by Brad Myler
The process of SSI applications and (Social Security) disability is generally not a simple one. You might have a condition that could make it difficult or even impossible for you to work, but that does not automatically mean you will be able to receive SSI benefits. Because of the complexity of the application and appeals process, you may benefit from seeking some type of help, such as one of our disability advocate.
However, before you decide to apply online, there are a few important points you will need to be familiar with.
Know Your Eligibility
You can check out eligibility requirements for SSI disability by browsing our site, which has details about different types of Social Security Disability benefits. You will be required to explain the reasons why you cannot work, the disability or disabilities that you suffer from, and your current income and financial situation.
The next step is to prove you are disabled. This can consist of providing medical documents that show you are disabled, testimonials, journal entries, work records, and a whole host of other potential documents. Your medical records and determination of disability by medical professionals are extremely important to establishing your disability.
Collect Proof of Income and Assets
Proving income and assets can be a more difficult process than proving you are disabled. You will need to provide financial records, tax records, pay stubs, information about other assets, and possibly even information about where you are living and with whom. The income restriction is a very stringent requirement, and you WILL need to prove that your situation qualifies.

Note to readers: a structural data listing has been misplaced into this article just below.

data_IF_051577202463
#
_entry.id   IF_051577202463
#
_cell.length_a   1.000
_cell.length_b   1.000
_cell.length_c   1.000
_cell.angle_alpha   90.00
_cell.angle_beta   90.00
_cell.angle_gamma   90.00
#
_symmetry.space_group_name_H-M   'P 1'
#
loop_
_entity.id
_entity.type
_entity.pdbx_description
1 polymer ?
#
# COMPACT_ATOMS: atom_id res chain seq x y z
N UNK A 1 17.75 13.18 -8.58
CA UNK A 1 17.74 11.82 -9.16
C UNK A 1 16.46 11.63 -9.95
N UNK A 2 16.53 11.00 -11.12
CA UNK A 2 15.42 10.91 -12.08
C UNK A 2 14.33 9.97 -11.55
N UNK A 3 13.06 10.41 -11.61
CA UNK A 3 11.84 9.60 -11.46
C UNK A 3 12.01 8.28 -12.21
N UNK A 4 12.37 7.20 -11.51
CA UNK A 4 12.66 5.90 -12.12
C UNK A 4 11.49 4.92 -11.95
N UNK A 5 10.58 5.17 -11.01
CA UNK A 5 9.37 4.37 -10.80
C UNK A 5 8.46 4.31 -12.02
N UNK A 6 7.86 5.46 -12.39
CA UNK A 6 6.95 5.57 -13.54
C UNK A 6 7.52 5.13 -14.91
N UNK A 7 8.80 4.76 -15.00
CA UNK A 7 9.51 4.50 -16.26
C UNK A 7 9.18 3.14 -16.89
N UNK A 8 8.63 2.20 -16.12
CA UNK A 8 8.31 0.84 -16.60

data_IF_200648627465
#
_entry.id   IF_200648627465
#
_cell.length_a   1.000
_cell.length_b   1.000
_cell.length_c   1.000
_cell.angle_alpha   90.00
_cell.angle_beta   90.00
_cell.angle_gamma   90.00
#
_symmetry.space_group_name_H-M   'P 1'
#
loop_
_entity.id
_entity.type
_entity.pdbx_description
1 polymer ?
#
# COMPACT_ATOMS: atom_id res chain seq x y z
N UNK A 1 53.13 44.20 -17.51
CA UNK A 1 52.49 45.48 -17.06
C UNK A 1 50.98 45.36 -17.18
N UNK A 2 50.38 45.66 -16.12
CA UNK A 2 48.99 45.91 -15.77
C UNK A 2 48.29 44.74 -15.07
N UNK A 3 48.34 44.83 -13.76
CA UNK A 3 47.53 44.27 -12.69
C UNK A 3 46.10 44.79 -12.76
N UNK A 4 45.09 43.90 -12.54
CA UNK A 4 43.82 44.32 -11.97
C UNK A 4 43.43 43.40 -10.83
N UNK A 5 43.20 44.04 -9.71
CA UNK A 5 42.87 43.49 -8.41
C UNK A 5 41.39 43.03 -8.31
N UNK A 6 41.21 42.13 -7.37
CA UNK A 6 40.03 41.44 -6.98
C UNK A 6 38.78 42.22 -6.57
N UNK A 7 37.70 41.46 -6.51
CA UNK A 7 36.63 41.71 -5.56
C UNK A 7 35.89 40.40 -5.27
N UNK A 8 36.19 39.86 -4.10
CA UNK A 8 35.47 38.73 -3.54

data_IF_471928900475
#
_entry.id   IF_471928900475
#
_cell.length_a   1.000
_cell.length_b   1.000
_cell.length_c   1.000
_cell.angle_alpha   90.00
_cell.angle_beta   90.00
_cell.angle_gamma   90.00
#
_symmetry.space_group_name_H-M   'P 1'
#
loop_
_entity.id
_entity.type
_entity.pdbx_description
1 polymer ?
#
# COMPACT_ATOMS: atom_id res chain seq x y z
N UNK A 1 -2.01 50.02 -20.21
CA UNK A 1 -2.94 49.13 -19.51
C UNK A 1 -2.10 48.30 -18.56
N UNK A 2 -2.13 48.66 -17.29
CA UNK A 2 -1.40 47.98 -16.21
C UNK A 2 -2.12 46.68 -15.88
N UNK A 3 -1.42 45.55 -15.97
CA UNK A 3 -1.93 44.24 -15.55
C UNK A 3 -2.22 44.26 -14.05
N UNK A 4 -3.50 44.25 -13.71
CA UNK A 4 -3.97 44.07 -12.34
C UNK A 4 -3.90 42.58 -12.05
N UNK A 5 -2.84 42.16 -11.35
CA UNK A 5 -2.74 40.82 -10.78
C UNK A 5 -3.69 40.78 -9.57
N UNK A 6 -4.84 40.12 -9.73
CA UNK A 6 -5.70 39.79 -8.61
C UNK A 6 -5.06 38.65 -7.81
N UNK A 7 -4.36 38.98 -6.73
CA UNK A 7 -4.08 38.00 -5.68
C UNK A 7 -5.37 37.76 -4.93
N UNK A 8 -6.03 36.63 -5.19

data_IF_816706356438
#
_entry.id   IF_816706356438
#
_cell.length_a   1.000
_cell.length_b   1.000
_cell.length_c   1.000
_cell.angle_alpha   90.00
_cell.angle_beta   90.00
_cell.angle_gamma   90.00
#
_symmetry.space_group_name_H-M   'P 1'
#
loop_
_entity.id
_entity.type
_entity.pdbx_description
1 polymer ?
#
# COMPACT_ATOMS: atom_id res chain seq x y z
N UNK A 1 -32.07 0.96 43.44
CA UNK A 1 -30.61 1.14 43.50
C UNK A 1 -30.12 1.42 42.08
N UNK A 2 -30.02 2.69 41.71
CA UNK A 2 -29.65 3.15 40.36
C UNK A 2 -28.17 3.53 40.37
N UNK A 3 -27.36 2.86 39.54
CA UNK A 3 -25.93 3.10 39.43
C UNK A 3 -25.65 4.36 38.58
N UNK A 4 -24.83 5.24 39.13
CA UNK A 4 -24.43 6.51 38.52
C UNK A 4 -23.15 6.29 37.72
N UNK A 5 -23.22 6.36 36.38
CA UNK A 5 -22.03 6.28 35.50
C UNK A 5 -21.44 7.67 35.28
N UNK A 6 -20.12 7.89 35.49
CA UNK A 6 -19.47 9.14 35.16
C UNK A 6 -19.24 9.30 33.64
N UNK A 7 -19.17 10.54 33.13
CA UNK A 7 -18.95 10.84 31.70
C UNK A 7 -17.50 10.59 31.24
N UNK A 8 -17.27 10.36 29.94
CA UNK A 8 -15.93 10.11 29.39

Apply for Disability
While you can apply for Social Security Online or fill-out an application at an SSA office near you, there is another option. A skilled disability attorney or advocate can assist you in filing, such as those at Myler Disability. You can also request the help of a health professional, but that isn’t always sufficient.
This process can be complicated and time-consuming. The waiting process usually takes a minimum of six months before you receive any judgment. Our disability advocates are here to help you, and their expertise can help to avoid many of the most common filing mistakes. In some cases, we may even be able to represent you at an appeals hearing, if that becomes necessary.